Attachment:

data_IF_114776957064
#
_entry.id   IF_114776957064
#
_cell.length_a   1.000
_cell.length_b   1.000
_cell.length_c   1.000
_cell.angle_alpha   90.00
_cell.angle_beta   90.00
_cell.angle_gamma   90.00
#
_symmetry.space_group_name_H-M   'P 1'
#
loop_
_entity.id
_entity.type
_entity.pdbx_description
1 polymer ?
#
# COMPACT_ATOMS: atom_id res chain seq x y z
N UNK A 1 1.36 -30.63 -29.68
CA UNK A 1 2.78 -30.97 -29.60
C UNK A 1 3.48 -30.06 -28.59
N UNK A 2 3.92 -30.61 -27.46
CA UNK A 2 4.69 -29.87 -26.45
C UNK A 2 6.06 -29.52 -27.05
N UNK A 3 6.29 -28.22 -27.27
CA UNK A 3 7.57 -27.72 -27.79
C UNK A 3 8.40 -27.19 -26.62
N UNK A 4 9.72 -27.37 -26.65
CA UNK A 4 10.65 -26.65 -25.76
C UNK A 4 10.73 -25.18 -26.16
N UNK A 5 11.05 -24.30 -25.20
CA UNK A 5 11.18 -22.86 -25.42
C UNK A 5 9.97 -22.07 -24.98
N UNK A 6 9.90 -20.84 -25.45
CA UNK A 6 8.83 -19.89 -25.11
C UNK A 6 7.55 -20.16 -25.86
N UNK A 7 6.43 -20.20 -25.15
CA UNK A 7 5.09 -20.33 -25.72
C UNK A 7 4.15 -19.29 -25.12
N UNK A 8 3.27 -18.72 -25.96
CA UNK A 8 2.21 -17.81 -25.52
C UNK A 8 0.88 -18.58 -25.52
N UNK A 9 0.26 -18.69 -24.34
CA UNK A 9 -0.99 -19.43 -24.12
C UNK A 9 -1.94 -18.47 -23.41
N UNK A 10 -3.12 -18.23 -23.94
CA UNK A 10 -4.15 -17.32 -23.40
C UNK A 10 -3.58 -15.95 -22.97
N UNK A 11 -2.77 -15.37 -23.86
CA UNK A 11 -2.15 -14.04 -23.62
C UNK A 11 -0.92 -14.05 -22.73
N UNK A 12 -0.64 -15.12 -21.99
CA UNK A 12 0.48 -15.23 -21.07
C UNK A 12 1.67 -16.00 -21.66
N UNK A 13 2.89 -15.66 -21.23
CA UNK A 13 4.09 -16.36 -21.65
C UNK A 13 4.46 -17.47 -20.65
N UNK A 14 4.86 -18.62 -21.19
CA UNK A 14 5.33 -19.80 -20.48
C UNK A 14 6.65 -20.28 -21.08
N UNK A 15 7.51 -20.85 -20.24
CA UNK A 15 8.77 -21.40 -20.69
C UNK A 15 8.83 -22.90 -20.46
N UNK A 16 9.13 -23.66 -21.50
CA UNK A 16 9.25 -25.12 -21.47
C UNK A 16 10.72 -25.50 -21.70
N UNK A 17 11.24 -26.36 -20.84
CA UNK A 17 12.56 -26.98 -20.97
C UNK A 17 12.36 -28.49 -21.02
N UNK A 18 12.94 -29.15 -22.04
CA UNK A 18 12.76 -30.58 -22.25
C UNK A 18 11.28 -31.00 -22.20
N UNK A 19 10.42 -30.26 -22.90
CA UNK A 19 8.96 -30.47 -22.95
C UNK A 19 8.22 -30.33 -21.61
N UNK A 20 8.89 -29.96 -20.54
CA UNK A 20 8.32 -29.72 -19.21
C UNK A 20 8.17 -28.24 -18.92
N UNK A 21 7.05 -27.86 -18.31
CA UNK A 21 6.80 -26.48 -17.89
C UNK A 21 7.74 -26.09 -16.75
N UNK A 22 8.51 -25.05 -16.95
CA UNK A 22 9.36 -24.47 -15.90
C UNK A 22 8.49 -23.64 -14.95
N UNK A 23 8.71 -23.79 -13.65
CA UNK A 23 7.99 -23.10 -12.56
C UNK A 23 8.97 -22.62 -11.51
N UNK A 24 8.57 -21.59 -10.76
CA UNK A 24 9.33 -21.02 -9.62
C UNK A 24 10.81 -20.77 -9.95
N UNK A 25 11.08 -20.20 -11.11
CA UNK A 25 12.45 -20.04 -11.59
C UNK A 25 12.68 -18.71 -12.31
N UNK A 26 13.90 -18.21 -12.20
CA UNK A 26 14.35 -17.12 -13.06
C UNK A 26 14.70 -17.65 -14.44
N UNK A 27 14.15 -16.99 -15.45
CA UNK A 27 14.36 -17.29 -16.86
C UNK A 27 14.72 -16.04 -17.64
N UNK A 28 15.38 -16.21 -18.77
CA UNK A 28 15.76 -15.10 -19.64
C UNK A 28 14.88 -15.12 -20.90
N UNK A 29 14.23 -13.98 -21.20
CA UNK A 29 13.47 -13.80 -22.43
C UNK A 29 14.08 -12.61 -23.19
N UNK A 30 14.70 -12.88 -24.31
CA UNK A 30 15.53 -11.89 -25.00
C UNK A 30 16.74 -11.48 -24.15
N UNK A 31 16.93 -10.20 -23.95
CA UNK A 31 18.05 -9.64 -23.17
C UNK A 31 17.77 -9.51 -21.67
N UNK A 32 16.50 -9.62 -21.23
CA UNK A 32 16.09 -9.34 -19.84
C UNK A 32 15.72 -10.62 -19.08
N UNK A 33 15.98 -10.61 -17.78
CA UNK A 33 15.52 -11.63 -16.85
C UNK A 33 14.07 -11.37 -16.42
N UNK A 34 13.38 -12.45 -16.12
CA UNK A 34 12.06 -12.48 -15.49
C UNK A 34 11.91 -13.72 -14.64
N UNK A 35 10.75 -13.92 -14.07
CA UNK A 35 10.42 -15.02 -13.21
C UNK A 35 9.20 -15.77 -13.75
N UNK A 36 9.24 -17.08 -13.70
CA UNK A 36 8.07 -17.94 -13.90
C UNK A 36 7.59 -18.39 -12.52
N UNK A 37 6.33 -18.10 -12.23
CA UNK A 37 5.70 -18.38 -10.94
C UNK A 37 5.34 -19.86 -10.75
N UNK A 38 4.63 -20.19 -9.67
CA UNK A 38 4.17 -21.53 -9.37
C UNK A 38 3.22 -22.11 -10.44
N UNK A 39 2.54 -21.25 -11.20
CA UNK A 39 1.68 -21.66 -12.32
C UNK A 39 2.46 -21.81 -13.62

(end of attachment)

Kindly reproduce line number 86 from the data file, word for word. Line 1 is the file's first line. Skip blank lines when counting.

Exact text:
C UNK A 22 8.49 -23.64 -14.95